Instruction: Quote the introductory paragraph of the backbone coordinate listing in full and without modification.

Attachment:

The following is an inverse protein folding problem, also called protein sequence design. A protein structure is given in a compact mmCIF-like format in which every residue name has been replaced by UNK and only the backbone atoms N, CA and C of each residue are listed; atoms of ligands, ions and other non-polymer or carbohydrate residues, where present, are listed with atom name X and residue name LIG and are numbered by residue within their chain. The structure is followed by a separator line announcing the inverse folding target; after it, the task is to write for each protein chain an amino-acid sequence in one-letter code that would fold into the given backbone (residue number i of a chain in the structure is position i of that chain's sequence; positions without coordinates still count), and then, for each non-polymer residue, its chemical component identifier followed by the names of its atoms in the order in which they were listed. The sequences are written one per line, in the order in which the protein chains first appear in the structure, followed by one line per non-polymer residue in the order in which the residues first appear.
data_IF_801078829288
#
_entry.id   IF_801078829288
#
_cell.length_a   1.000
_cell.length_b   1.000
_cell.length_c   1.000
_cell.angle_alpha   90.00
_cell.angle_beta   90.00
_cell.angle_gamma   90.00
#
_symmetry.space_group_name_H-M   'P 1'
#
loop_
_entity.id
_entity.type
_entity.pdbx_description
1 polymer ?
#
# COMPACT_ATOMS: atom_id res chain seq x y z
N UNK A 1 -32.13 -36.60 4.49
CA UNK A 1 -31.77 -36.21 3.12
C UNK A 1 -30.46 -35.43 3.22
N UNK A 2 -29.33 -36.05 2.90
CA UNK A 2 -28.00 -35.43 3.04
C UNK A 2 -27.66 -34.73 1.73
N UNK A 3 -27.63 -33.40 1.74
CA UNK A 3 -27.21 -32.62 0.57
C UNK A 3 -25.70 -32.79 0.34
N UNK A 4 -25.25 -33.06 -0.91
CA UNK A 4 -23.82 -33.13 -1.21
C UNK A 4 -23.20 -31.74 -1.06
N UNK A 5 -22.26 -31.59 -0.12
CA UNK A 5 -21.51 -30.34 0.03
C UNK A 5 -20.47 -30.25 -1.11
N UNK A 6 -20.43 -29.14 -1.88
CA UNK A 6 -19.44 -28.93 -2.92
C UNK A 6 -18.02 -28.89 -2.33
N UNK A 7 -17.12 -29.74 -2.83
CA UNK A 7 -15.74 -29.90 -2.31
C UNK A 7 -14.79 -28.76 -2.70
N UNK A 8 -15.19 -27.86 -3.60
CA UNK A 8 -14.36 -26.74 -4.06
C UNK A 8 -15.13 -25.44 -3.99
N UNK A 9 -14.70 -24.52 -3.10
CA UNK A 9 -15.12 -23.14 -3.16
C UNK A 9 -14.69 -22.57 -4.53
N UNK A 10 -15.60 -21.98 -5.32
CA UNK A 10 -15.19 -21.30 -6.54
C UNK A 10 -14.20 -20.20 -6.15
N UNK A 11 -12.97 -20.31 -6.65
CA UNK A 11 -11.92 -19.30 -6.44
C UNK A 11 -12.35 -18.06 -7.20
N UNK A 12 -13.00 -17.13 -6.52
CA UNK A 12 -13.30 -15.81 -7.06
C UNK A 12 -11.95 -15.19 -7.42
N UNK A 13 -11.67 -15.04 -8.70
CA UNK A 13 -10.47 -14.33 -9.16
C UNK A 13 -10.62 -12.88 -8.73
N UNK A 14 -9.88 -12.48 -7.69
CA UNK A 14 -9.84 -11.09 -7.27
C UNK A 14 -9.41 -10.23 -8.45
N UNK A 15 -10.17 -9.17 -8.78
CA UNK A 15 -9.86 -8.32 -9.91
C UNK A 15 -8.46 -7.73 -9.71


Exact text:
The following is an inverse protein folding problem, also called protein sequence design. A protein structure is given in a compact mmCIF-like format in which every residue name has been replaced by UNK and only the backbone atoms N, CA and C of each residue are listed; atoms of ligands, ions and other non-polymer or carbohydrate residues, where present, are listed with atom name X and residue name LIG and are numbered by residue within their chain. The structure is followed by a separator line announcing the inverse folding target; after it, the task is to write for each protein chain an amino-acid sequence in one-letter code that would fold into the given backbone (residue number i of a chain in the structure is position i of that chain's sequence; positions without coordinates still count), and then, for each non-polymer residue, its chemical component identifier followed by the names of its atoms in the order in which they were listed. The sequences are written one per line, in the order in which the protein chains first appear in the structure, followed by one line per non-polymer residue in the order in which the residues first appear.